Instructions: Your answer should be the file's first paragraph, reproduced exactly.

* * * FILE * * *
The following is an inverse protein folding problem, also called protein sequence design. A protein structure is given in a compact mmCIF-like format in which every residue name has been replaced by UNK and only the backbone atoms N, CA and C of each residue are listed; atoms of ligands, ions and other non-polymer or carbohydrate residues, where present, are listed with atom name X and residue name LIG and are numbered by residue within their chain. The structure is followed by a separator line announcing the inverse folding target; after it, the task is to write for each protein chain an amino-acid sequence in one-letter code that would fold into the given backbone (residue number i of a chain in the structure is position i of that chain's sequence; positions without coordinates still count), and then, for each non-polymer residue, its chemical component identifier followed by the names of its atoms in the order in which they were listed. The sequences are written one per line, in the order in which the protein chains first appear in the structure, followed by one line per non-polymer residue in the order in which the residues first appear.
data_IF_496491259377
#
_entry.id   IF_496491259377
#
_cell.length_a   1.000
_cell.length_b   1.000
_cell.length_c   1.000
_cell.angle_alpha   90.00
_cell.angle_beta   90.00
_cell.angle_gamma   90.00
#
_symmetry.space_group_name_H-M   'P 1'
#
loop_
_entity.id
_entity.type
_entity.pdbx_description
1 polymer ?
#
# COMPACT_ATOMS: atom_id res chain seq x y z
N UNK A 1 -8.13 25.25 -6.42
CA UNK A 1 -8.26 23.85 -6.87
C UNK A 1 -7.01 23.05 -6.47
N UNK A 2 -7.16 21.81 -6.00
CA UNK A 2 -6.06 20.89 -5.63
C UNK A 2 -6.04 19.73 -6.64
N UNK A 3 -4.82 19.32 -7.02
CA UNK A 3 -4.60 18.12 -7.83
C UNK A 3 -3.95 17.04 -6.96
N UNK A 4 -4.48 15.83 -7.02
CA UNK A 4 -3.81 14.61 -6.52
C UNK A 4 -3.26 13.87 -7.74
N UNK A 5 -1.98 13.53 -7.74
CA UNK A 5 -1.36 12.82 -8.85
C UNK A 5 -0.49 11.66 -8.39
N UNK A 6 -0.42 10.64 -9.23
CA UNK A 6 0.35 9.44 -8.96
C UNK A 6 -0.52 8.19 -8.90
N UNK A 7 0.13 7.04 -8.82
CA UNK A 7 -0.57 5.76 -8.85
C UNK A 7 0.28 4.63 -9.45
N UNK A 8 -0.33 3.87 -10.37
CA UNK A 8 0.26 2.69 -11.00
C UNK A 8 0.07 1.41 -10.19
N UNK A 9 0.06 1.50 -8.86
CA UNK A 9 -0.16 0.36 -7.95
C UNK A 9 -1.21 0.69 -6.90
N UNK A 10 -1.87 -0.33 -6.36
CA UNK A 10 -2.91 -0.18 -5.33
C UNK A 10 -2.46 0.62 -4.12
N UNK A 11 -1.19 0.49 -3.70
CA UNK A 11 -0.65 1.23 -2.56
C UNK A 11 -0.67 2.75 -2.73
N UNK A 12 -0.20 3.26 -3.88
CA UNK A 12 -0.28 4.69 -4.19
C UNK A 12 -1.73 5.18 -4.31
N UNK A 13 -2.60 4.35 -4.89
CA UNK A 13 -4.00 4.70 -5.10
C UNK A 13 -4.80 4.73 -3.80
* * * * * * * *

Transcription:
The following is an inverse protein folding problem, also called protein sequence design. A protein structure is given in a compact mmCIF-like format in which every residue name has been replaced by UNK and only the backbone atoms N, CA and C of each residue are listed; atoms of ligands, ions and other non-polymer or carbohydrate residues, where present, are listed with atom name X and residue name LIG and are numbered by residue within their chain. The structure is followed by a separator line announcing the inverse folding target; after it, the task is to write for each protein chain an amino-acid sequence in one-letter code that would fold into the given backbone (residue number i of a chain in the structure is position i of that chain's sequence; positions without coordinates still count), and then, for each non-polymer residue, its chemical component identifier followed by the names of its atoms in the order in which they were listed. The sequences are written one per line, in the order in which the protein chains first appear in the structure, followed by one line per non-polymer residue in the order in which the residues first appear.